the Degree Confluence Project

China : Guǎngdōng Shěng

8.3 km (5.2 miles) SSE of Kuitan, Guǎngdōng, China
Approx. altitude: 97 m (318 ft)
([?] maps: Google MapQuest OpenStreetMap ConfluenceNavigator)
Antipode: 23°S 64°W

Accuracy: 5 m (16 ft)
Quality: good

Click on any of the images for the full-sized picture.

#2: Confluence is in hills on right side of valley; hillside grave on left #3: Li Chongxin (foreground) and his friend examine my map #4: Looking north #5: Looking south #6: Looking west #7: Spot on this time! #8: Canine confluence hunters

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  23°N 116°E  

#1: Looking east

(visited by Targ Parsons)

10-Feb-2002 -- This story continues from 23°N 115°E.

SATURDAY 9 FEBRUARY 2002. I took a bus back to Huidong from Duozhu, then got a lift from Huidong down to the main freeway that runs along the coast. I waited at the freeway entrance for what seemed like a very long time before a bus eventually came by that was going my way and was willing to pick me up. I was on my way again at 12:30 p.m., on a slow old bus that stopped frequently. Nevertheless, by 3 p.m. I was able to disembark at a point just seven kilometres from the confluence, then take a motorbike to the village of Kuifeng, only three kilometres from the confluence. I left my heavy backpack at the local store, and set off with two locals, first by motorbike, and then on foot, in search of the confluence.

We traversed many hills through low scrub, but were still one kilometre away when it became obvious that we weren't going to have sufficient time to reach the confluence and make it back before nightfall, so we called it a day and turned back for Kuifeng. From a vantage point atop one of the many hills, I was however able to discern that there was possibly an easier approach from the south, which was much flatter, and had a promising track going in roughly the right direction.

I decided to spend the night in the nearest sizeable town, Donggang, and the same two locals gave me a lift there. It turned out that there was only one guesthouse in the whole of Donggang, and the owner wasn't willing to accept a foreigner unless sanctioned by the local constabulary, so I went to the local police station and dutifully registered my presence.

The guesthouse owner, suitably appeased, became very welcoming, as did his whole family. His son, Li Chongxin, took me to a local restaurant for dinner, where I told him of my plans for the following day, and showed him the excellent topological map of the area that my colleague Winson Lai had printed for me prior to my departure. Chongxin (on the left in picture #3) discussed the map with his friend, and between them they came up with a consensus on how best to tackle the confluence.

After dinner, Chongxin took me for a quick tour of Donggang (there wasn't much to it), and then I paid a visit to the hairdresser next door to the guesthouse. The hairdresser proved to be Donggang's redeeming feature; for US$2, not only did I get my hair washed and blow-dried, but also received a full hour of extremely pleasant and relaxing massage to my scalp, my neck, my shoulders, my arms, and my back, right down to my waist. It was the perfect medicine for my tired and aching body, which had endured two heavy bouts of climbing during the day, at 23°N 115°E in the morning, and then the unsuccessful attempt at 23°N 116°E in the afternoon.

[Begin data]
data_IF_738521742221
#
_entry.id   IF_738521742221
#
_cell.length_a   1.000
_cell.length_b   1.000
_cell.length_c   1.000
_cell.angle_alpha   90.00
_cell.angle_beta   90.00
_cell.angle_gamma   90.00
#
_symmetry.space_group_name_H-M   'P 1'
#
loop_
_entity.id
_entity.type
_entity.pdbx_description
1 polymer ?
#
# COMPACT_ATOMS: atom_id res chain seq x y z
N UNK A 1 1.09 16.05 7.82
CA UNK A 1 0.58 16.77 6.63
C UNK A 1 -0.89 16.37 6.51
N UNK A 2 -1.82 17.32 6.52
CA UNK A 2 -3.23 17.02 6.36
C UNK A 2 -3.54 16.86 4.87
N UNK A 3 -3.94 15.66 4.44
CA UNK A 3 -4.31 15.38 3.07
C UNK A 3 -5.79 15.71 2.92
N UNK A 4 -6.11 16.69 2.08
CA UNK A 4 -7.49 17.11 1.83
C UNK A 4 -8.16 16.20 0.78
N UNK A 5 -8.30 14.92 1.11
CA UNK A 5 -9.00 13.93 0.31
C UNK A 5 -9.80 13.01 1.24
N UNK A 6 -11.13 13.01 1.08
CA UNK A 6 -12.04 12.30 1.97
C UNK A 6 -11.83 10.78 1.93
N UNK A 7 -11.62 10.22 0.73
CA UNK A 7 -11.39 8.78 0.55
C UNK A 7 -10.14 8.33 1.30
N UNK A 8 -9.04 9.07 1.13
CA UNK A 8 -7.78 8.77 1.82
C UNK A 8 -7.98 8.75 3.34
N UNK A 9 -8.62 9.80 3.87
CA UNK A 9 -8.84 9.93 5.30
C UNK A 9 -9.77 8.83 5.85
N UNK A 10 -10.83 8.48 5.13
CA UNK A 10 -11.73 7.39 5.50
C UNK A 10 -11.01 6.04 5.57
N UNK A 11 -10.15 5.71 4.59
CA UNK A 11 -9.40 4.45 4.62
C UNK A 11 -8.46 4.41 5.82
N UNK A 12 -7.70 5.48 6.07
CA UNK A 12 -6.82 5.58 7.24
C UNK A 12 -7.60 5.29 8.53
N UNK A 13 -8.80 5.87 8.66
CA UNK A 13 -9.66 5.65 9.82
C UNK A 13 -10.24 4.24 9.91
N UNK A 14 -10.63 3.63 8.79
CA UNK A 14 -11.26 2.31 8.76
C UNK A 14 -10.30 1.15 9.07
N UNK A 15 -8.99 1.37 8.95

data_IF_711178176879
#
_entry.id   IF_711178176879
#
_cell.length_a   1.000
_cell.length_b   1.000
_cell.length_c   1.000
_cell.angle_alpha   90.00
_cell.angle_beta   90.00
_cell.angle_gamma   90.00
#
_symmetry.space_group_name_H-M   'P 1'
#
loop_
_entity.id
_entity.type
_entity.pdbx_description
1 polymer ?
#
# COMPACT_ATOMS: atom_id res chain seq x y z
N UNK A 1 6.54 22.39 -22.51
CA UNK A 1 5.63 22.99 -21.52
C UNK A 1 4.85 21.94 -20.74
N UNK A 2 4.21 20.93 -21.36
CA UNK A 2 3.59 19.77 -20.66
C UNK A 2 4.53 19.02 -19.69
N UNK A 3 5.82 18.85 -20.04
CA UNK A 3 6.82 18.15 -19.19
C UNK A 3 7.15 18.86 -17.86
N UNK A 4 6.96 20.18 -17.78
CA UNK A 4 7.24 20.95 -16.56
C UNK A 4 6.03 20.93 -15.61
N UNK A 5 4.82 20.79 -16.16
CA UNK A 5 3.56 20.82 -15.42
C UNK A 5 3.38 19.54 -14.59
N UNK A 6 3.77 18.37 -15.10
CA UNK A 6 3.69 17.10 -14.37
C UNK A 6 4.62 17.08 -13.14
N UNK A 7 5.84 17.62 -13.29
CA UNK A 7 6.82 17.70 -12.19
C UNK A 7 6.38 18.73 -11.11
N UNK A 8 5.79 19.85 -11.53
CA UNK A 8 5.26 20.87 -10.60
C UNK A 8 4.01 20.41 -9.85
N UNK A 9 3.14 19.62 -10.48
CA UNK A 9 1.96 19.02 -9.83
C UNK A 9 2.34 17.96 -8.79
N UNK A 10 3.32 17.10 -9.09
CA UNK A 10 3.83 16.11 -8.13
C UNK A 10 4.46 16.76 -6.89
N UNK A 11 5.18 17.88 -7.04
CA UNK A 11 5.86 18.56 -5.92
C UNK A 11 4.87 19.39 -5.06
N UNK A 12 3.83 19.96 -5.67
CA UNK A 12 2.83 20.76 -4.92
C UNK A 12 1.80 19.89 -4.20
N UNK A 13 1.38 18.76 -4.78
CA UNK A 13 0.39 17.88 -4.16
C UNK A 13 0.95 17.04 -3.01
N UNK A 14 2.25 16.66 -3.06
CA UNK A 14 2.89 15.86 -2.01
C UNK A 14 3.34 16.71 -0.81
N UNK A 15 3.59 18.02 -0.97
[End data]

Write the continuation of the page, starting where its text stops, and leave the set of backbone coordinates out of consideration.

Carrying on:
SUNDAY 10 FEBRUARY 2002. At first light the next morning, Chongxin and I set off on his motorbike towards the confluence. We found the track I'd seen the day before, which made its way north past a dam, then up a valley towards the confluence. With about 600 metres to go, we left the bike and scrambled up a hill, only to discover that the track we'd been on wound its way around the hill and continued on in the direction of the confluence. Picture #2 was taken from this hilltop. It was a very hazy day, as it often is in this part of China, sad to say. A typical Chinese hillside grave is visible in the top left of the photo. The Chinese like to bury their dearly departed somewhere where they can enjoy a nice view.

So back down the hill we went, and rode down to about 100 metres from the confluence. But there was a stream between us and the hill we needed to climb, and no way across. We went back and followed another track that got us to within 200 metres of the confluence on the other side of the hill, but we faced the same problem with a different stream.

Finally, we decided the only way was to go back to the dwelling we'd passed more than 300 metres away from the confluence, where there was relatively easy access to the hills, then follow the crests of the hills along to the spot. There was nobody home at the dwelling except for two very friendly puppies (picture #8), who accompanied us the whole way to the confluence, which proved readily accessible by this means of approach. We reached it at 9 a.m.

Having accomplished our goal, we rode back to the guesthouse to collect my backpack, then Chongxin took me on his motorbike all the way to Kuitan, from where I was able to catch a bus to begin the next leg of my journey towards 24°N 117°E.

 All pictures
#1: Looking east
#2: Confluence is in hills on right side of valley; hillside grave on left
#3: Li Chongxin (foreground) and his friend examine my map
#4: Looking north
#5: Looking south
#6: Looking west
#7: Spot on this time!
#8: Canine confluence hunters
ALL: All pictures on one page